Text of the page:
Byblos restaurant, I couldn't wait to try something similar in my own kitchen. Everything about the recipe seemed perfect, from the sweetened labneh (a creamy, yogurt-like cheese) to the roasted fruit. And best of all, it didn't look like a lot of work. A handful of ingredients, and less than half an hour from beginning to end, most of that being time in the oven.
I might never have tried it, though, if it wasn't for the grappa. I didn't want to buy a whole bottle for this recipe. But the very next night, I was at a church dinner when one of my friends mentioned that a mutual friend mistook the grappa in her fridge for white wine. (Not a mistake you'd make beyond the first sip.) "We have so much grappa," she said, "I don't know what to do with it."
I offered to take some off her hands. We were both happy. And now it would be a cinch getting the rest of the ingredients!
The labneh was the next barrier. I called every grocery store and specialty food store in the area. No one even knew what labneh was, and they certainly didn't carry it. I found it by accident - at one of the stores I'd called - when I was looking for ricotta cheese for another recipe. (Of course, I was so excited to find the labneh, I forgot the ricotta. But that's a story for another day.)
I rushed home to make the dessert, only to find someone had eaten all the grapes.
When I came back with a new bunch of grapes, I wasn't going to leave anything to chance. It may have been the middle of the afternoon, but I was making this dessert before anything else went missing. And I had a near miss, when I reached for the honey and found it suspiciously light. I'd like to thank whoever in my family knew I needed exactly one tablespoon of honey, and left it thoughtfully around the sides of the jar.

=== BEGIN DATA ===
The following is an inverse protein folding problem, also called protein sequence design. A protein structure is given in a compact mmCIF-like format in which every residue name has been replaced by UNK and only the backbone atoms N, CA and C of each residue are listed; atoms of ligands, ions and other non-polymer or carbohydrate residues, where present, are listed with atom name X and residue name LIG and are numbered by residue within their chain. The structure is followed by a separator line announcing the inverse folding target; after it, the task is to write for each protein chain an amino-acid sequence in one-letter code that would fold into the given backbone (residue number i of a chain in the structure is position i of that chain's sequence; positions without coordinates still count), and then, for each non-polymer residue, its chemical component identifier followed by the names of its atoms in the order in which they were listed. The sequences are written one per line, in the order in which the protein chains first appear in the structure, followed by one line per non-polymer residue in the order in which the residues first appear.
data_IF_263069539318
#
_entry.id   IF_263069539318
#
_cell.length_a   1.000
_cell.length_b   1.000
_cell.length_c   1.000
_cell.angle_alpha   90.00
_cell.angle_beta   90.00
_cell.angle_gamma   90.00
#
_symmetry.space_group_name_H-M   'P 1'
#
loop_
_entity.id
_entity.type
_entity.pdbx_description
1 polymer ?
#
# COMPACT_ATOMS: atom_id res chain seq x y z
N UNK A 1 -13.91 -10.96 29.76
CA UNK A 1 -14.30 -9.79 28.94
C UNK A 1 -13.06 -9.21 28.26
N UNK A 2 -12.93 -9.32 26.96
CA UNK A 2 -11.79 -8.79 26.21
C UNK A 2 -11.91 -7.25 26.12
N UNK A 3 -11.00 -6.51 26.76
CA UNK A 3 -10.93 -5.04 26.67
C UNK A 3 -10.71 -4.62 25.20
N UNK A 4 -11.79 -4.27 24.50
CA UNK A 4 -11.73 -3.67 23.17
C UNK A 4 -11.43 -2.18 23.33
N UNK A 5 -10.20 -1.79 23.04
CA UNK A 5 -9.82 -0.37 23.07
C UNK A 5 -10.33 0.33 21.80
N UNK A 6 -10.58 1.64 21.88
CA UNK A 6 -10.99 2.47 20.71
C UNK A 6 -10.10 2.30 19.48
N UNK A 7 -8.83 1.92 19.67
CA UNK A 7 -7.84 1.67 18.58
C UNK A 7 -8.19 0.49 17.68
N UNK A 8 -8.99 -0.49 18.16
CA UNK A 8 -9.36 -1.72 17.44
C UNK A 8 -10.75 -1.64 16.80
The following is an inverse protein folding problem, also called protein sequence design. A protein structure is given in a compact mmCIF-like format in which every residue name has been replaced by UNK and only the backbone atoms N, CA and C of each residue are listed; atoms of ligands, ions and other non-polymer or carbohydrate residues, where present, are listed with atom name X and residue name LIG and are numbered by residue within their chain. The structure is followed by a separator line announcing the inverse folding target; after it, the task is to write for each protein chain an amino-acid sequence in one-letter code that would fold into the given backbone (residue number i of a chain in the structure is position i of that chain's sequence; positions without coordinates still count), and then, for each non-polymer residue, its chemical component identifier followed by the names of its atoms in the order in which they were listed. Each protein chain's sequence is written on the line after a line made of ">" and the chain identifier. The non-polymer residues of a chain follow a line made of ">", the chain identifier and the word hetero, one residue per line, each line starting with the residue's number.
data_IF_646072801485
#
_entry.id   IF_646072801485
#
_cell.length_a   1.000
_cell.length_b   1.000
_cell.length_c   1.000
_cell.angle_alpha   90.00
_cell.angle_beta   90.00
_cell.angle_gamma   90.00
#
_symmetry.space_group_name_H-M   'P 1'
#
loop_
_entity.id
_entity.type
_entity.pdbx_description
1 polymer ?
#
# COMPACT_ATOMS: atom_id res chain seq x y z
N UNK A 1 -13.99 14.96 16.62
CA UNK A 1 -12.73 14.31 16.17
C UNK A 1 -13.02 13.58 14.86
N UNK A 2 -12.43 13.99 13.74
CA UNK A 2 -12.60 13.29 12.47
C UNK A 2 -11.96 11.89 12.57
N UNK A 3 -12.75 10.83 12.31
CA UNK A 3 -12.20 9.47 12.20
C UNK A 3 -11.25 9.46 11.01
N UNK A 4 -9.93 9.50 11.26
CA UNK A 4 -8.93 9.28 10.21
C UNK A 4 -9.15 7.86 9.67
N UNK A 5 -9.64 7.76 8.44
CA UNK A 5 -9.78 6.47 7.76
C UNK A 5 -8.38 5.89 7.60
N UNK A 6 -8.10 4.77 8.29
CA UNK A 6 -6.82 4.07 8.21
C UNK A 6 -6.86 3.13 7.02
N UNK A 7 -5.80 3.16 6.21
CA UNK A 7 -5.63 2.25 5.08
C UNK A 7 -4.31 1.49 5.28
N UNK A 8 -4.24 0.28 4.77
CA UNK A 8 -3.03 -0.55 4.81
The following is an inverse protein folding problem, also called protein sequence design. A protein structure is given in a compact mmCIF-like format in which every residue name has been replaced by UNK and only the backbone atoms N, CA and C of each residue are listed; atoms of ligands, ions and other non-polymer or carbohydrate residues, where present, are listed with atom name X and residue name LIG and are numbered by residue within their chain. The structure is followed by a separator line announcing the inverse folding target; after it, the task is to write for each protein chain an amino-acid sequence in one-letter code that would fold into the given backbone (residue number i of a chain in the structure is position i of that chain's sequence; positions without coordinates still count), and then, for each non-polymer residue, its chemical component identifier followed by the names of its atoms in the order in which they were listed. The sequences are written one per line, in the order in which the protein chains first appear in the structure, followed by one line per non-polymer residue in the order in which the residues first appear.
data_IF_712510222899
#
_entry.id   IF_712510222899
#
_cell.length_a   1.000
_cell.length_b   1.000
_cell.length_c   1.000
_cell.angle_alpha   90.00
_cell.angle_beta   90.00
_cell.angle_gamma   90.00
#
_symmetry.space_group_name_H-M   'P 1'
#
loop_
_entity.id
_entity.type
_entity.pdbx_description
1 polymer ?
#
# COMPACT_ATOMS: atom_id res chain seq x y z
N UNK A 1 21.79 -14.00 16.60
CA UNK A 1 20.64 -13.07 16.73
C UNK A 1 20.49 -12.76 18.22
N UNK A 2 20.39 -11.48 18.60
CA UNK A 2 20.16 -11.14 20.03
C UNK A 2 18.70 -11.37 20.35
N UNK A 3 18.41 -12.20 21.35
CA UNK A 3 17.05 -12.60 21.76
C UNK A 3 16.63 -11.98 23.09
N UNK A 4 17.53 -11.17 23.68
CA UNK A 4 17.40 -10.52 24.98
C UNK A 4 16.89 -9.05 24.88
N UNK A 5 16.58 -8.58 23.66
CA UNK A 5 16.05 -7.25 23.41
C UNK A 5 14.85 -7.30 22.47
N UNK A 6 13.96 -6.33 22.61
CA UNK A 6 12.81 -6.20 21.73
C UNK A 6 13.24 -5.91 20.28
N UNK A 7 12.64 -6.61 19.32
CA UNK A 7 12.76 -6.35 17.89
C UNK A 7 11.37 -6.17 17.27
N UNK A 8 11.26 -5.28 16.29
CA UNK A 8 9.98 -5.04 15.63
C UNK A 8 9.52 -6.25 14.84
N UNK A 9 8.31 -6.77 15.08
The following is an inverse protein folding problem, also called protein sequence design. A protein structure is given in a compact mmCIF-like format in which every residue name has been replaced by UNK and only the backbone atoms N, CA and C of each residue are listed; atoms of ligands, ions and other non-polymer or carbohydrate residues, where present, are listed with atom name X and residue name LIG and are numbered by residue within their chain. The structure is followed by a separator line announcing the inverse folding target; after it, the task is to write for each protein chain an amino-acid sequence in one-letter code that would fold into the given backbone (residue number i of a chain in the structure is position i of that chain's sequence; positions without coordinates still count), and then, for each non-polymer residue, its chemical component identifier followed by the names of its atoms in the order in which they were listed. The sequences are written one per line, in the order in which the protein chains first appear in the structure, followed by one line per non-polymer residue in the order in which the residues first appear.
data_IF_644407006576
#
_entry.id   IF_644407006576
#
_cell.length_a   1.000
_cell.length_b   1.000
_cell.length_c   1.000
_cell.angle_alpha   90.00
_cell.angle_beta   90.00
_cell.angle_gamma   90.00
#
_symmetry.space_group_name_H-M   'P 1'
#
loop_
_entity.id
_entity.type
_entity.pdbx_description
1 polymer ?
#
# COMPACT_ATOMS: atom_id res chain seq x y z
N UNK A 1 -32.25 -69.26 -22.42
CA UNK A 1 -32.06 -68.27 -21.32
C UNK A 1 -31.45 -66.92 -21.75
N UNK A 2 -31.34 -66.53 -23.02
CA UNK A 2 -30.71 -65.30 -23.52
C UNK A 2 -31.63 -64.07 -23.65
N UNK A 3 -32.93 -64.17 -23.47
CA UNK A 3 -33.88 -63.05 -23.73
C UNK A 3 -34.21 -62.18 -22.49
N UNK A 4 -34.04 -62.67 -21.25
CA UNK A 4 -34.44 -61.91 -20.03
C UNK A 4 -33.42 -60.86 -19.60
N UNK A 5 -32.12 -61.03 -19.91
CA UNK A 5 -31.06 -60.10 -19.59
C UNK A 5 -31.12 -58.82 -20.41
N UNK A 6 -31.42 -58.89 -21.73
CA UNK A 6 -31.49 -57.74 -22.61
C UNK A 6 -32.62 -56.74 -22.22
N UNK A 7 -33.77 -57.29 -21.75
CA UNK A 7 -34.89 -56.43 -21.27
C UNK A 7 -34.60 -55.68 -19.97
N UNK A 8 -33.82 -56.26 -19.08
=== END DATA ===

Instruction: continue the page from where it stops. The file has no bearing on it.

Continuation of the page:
After all that prep work, I realized I'd been right: the recipe was indeed both easy to make and wonderfully delicious. The sweet grapes married perfectly with the velvety labneh, and the buttery shortbread was a firm counterpoint to both. I've since made it again, and I'll keep making it. At least until the grappa runs out.
Roasted Fruit with Sweet Labneh
(adapted slightly from Seven Spoons by Tara O'Brady)
For the labneh:
Zest from 1/2 orange, finely grated
1/4 cup packed Demerara sugar, plus more for sprinkling
2 cups labneh
For the fruit:
1 Tbsp honey
2 Tbsp grappa
1 pound seedless grapes (the first time I made this, I just used grapes. The second time I included pineapple and fresh figs. They were both fantastic!)
Shortbread or amaretti cookies
Preheat oven to 375 degrees.
To make the labneh, rub the orange zest into the Demerara sugar. Fold it into the labneh until lightly mixed. (Note: if the labneh isn't firm, carefully scrape it into a cheesecloth-lined strainer set over a bowl, then cover and refrigerate until it is stable enough to form a peak.) Spread the labneh in ripples on an ovenproof plate. Sprinkle with more Demerara.
To prepare the grapes, thin the honey with the grappa in a large bowl. Snip the grapes into clusters and add to the bowl. (If using other fruit, add it here too.) Turn the fruit in the syrup then transfer to a roasting pan with a shallow rim.
Place both sides side by side in the oven and roast for 12 to 15 minutes. Carefully set the fruit atop the labneh and spoon any collected pan juices over all. Serve with cookies, crushed or whole.